With jazzers (trumpeter Roy Hargrove, Stephon Harris), kindred spirit rappers (Mos Def, the Roots), soul singers (D'Angelo, Erykah Badu) and an Afro-beat master (Femi Kuti) assisting, Common layers sounds and moods with the precision of classical suites. All this carefully designed order (and beauty) works as sophisticated hook to hold listeners through some painful probing of wounds and suffering in black communities.
Although clearly aware of the economic determinants of oppression, Common, on Like Water For Chocolate, is most concerned with the spiritual decay breeding in an unjust material world. When he declares “It's a shame what money do to a nigger brain” on “Dooinit,” he's decrying the empty material values of brothers and sisters up and down the class structure. On other tunes, without offering any easy prescriptions, he asks listeners to consider the meaning of “freedom,” “love,” and “purpose.” Finally, after more than an hour's worth of soul searching, Common turns the MC chores over to his father Lonnie “Pops” Lynn to sum up a better way. Smooth flowing soul-jazz carrying an elder's wisdom, “Pops Rap III...All My Children” is an intoxicating invitation to build hip-hop as an underground railroad to a freer, fairer world for all.
Describing their attack as a cross between Public Enemy and NWA, Dead Prez makes no bones about its anti-capitalist Black Panther flavored politics. On the explosive debut album Let's Get Free (Loud), the dual MC powers of Stic.man and M-1 rant critique and protest aimed “to get this shit off our backs.” Laying out diatribes against the lack of meaningful work, brainwash education, police brutality, and the criminal- ization of black maleness, Let's Get Free is hands down the most confrontational record of the year.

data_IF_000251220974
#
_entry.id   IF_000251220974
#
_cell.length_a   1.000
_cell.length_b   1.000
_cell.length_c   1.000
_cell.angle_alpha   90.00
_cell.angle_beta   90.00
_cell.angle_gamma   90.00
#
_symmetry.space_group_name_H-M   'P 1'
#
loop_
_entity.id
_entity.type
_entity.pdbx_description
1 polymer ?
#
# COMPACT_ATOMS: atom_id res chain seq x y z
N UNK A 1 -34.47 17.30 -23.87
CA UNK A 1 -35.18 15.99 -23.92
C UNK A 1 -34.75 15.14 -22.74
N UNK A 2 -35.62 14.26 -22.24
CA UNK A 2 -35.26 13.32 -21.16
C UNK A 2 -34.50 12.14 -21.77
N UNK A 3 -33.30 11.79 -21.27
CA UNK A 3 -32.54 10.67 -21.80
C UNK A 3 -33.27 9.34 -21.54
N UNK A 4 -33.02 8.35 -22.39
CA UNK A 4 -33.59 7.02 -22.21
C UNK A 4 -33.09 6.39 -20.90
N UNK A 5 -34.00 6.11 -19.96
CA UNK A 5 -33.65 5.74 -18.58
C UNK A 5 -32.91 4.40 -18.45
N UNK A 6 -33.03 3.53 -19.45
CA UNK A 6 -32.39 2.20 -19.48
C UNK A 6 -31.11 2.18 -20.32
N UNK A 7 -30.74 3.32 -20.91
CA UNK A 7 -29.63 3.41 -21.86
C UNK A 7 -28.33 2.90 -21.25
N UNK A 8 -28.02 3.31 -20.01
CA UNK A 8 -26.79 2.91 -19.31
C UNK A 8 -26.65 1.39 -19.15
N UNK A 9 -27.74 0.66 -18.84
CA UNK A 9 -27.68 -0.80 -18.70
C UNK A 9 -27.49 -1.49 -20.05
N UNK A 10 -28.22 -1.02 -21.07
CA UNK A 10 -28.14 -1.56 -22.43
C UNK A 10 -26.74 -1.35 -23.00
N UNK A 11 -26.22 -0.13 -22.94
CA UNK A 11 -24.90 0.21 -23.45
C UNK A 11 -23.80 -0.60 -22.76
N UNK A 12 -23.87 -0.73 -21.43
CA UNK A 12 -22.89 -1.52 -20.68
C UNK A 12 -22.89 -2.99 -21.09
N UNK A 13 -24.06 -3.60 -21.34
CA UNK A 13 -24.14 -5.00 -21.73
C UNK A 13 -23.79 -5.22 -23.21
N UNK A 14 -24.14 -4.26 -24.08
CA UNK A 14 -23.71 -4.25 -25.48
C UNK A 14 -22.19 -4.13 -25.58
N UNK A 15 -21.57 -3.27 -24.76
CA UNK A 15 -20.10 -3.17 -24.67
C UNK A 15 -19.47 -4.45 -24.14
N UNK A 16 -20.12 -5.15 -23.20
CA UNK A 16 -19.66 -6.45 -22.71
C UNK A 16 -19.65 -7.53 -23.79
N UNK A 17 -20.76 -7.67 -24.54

Explaining the Dead Prez mission in a recent interview with Bay Area writer Eric K. Arnold, Stic.man commented, “The prison population ain't nothing but us. Crack came in the eighties and that's took half of our brothers and pops. The police murdering us on all coasts, it's a war on us, know what I'm saying? And this music, hip-hop, came from the people. The businesses and corporations took it and made some new mutant form out of this shit. But at the essence, it's about communicating our struggle, our experiences. And trying to analyze our struggle and come up with a solution. That's what's calling it out.”
This calling out also cuts two ways. Although Dead Prez proclaim “capitalism means black suffering,” Let's Get Free lays out a stiff code of values and lifestyle changes for a new generation of activist youth. On the “Tomorrow” section of the disc, raps such as “Be Healthy” and “Discipline” make suggestions for exercise, a veggie diet, drinking lots of water, and living an organized life. The more political “Today” section includes a call to raise the bar on respect for women and give up the cheap thrills of ego and conspicuous consumption (“I don't wanna be no movie star/I don't wanna drive no fancy car”).
The real power of Let's Get Free, however, comes in the moments when Stic.man and M-1 unleash their fury on the system. “Police State,” “Behind Enemy Lines,” “‘They' Schools,” and “We Want Freedom” are pushed along by fluid, molten lines bursting with insight, rage and bravado. Throughout, the mix of samples, beats, and live instruments (particularly Bernard Grubman's guitar) pumps grooves and noise that foster delirious agitation. A fire bomb for the new hip-hop uprising. Z